0 $
2,500 $
5,000 $
2,355 $
4 DAYS LEFT UNTIL THE END OF OCTOBER

US State Department publishes report aimed at defaming BRI

Support SouthFront

US State Department publishes report aimed at defaming BRI

Illustrative Image

Document misinterprets international data on Chinese loans, creating a pro-Washington narrative.

Written by Lucas Leiroz, research fellow in international law at the Federal University of Rio de Janeiro.

The debts of China’s partner countries in the Belt and Road Initiative (BRI) have become a major topic in the American media in recent days. A recent study by the US Department of State points to the existence of a bubble of 385 billion dollars in unreported debt of poor countries to Chinese banks. Despite the veracity of the information, the data collection methods used by the Department remain uncertain, and Washington is politicizing the case to carry out anti-Chinese propaganda.

Recently, a research group affiliated with the US Department of State completed a study on the debts of emerging countries to China. Among the main “discoveries” of the group is the supposed existence of a debt bubble of hundreds of billions of dollars contracted by these nations with Chinese banks. The debts would be associated with infrastructure investment projects within the framework of BRI.

Analyzing the recent history of debts involving China, the document points out that before BRI started in 2013, most of China’s loans abroad were carried out by central government financial institutions, which has profoundly changed under BRI. Now, around 70% of China’s overseas loans are being managed by state-owned companies and banks, special-purpose vehicles, joint ventures and private companies.

In an excerpt from the summary of the report, it is possible to read: “These debts are underreported to the World Bank’s Debtor Reporting System (DRS) because, in many cases, central government institutions in LMICs are not the primary borrowers responsible for repayment (…) We estimate that the average government is underreporting its current and potential repayment obligations to China by an amount that is equivalent to 5.8% of its GDP. Collectively, these underreported debts are worth approximately $385 billion”.

Commenting on the case, one of the study’s authors, Executive Director of AidData at the College of William and Mary, Brad Parks, said: “Many foreign leaders who were initially eager to jump on the BRI bandwagon are now suspending or canceling Chinese infrastructure projects because of debt sustainability concerns (…) “What we’re seeing right now with the Belt and Road Initiative is buyers’ remorse”.

In theory, the data point to a disadvantageous scenario for emerging nations that maintain a partnership with China, as they would be continuously indebted with Beijing, creating virtually endless bubbles. And, as we can see in Parks’ words, Washington certainly has an interest in manipulating this data to generate anti-Chinese propaganda and try to stop more countries from signing deals with its biggest geopolitical rival.

The report, despite demonstrating to have made a wide and quite complex study, is not very clear about the scientific methods used during the research. Collecting financial data requires a series of analysis rules that vary from case to case. The contracts for each loan have specific conditions, explained only in the clauses of each document and which, if read carefully, can completely change the opinion of the researcher who is developing the study. For example, the rate of interest that China usually imposes on its loans to poor countries tends to be decreasing, with the extinction of the debt through forgiveness in case of non-compliance. It is not clear from the report whether these conditions have been analyzed, with only one conclusion that it “is not profiting” to do business with China – which clearly indicates unnecessary politicization of the topic.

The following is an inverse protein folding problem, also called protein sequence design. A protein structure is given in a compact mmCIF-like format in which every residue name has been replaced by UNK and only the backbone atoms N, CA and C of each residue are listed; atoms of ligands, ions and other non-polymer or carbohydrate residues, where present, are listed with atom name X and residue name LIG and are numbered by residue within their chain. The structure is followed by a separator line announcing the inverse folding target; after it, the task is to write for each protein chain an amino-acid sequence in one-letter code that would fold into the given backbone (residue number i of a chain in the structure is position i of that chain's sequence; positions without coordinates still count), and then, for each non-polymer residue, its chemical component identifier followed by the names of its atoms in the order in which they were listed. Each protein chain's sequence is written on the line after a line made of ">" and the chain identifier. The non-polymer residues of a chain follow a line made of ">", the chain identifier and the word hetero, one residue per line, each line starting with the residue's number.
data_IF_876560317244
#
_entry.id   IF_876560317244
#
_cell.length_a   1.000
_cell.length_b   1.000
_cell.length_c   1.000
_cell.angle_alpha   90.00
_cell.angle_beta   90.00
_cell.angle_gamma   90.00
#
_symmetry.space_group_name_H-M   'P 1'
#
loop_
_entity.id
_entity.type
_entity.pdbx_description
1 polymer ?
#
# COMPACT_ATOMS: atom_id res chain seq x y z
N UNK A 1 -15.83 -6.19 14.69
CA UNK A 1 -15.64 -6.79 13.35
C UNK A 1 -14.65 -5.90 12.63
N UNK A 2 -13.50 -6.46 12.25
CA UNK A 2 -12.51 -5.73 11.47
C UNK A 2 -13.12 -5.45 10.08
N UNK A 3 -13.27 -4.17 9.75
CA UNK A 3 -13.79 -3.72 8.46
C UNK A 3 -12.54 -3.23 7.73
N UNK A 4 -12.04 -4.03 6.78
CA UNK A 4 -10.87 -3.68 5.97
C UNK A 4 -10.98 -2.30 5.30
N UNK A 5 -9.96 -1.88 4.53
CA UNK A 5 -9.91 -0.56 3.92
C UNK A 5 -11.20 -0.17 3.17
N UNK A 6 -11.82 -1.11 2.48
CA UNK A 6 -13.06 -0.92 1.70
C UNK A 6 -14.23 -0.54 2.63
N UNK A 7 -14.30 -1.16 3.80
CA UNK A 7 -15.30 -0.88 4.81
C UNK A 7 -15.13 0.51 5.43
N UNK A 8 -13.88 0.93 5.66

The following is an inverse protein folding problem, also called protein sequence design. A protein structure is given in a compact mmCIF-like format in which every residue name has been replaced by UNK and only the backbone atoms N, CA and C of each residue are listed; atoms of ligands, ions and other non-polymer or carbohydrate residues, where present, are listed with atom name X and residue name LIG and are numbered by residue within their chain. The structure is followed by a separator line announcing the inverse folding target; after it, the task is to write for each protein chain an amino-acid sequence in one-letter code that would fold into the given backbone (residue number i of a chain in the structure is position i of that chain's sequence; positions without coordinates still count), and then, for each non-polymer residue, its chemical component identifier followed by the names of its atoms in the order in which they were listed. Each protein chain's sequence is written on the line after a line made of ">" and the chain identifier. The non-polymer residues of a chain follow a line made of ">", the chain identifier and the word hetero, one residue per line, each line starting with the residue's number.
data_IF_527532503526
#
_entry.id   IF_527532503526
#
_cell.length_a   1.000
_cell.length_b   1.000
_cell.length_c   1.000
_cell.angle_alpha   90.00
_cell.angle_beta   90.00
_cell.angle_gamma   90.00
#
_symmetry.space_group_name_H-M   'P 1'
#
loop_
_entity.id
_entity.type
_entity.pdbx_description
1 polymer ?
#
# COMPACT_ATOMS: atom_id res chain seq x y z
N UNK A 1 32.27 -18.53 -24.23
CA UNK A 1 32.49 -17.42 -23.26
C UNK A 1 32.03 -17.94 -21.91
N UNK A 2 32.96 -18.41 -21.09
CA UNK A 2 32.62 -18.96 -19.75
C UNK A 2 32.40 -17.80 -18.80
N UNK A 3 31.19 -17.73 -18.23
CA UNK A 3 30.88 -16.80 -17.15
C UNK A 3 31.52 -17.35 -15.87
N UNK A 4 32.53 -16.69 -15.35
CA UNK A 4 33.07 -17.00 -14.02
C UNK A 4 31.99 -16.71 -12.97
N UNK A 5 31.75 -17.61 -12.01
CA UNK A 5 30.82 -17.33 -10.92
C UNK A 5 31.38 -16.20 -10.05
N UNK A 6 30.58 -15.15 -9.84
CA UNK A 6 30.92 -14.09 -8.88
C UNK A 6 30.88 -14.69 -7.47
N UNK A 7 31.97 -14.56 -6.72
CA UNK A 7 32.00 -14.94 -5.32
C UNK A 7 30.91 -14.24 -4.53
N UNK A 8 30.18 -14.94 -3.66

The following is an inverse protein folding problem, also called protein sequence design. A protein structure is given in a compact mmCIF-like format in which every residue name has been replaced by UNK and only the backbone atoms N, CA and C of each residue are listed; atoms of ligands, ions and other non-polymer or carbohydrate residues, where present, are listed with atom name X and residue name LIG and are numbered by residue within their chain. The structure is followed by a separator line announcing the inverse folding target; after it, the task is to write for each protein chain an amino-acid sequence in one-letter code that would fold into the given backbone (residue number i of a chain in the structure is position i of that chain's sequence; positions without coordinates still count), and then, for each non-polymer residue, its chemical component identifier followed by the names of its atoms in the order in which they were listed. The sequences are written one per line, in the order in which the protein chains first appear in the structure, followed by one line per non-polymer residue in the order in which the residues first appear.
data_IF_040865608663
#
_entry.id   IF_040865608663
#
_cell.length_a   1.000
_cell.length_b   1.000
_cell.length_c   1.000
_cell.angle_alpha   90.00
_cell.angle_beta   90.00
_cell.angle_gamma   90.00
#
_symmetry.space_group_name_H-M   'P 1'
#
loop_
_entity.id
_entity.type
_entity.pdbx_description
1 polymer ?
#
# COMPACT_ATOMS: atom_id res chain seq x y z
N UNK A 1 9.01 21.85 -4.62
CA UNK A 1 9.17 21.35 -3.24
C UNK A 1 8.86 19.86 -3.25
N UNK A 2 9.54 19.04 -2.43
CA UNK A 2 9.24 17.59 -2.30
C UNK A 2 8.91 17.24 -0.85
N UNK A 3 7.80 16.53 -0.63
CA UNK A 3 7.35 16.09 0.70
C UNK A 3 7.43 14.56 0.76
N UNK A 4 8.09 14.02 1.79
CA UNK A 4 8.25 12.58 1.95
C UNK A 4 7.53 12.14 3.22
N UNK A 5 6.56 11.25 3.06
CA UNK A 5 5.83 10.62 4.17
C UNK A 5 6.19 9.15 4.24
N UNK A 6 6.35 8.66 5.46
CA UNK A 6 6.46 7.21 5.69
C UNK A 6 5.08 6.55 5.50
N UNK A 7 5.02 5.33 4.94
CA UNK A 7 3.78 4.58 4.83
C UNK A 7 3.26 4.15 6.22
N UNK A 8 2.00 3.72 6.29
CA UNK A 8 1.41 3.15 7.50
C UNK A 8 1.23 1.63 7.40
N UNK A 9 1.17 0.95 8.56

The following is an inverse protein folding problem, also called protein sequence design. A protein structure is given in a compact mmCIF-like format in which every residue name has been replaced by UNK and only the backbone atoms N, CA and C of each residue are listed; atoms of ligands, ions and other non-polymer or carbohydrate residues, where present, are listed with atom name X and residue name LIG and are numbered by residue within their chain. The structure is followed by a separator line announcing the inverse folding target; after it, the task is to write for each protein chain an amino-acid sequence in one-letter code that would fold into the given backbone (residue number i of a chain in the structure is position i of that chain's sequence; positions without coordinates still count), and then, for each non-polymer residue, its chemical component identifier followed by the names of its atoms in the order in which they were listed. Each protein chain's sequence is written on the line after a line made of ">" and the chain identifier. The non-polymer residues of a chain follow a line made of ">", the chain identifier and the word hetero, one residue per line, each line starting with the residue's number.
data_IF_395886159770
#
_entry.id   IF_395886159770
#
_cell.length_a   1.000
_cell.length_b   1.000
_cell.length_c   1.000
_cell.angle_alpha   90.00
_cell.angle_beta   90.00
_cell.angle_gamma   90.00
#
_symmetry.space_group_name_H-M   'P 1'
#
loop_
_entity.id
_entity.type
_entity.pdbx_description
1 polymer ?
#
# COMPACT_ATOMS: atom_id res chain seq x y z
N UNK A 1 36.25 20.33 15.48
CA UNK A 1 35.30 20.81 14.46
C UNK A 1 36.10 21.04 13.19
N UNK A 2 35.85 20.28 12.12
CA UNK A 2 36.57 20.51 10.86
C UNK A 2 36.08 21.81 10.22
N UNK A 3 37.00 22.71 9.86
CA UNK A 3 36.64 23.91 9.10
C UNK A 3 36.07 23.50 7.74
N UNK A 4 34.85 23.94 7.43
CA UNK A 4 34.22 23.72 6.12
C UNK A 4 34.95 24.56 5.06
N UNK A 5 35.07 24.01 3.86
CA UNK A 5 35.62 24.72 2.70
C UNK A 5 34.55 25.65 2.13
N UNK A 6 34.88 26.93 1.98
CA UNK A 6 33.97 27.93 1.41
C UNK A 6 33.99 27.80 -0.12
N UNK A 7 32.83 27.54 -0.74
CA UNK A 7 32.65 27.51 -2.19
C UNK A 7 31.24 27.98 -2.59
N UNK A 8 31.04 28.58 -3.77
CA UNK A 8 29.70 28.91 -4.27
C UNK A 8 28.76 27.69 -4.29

The purpose of the document seems to be simply to create the narrative that BRI is a disadvantageous initiative for emerging countries and that it will only benefit China, using debt as its main argument. This is a rather fallacious argument, however. Western and global institutions are often much more abusive than China’s banks in their contracts. The IMF itself is the greatest proof of this, considering the abusive rates of support for “sustainable” economic development that the institution adds to the high interest rates on its contracts, creating conditions that undermine the financial sovereignty of poor countries. IMF loans have recently generated unprecedented crises in African countries like Zambia, Mozambique and Tunisia – and other nations, like Sudan (whose debt to the IMF is more than 8% of its GDP), are heading in the same direction.

Not by chance, the report concludes that the most favorable situation for emerging countries is to invest in the initiatives of the Build Back Better World (B3W) program, a platform launched by the G7 to reduce the growth of Chinese global influence through the BRI. Parks stated in an interview with Reuters that “B3W is going to increase choice in the infrastructure financing market, which could lead to some high-profile BRI defections”. In other words, the document presents real data and misinterprets them to construct the narrative that it is more profitable to participate in B3W than in BRI.

However, it is unlikely that this document will have real effects on the international scenario. The countries that are joining the BRI are realizing real benefits in their economies and social indices, as China is investing globally in infrastructure projects at low and decreasing interest rates, with several cases of debt relief. Beijing does this not because of “goodness” but because BRI is a vital part of its economic project for the future. China’s medium and long-term goal is to create an economy that is more domestically oriented and less dependent on high-tech exports – thus achieving a cleaner economy – and simultaneously open to imports of technologies from emerging countries. China is investing to take advantage of it in the future and that is why it is not in the interest of the Chinese to impose abusive conditions on their contracts.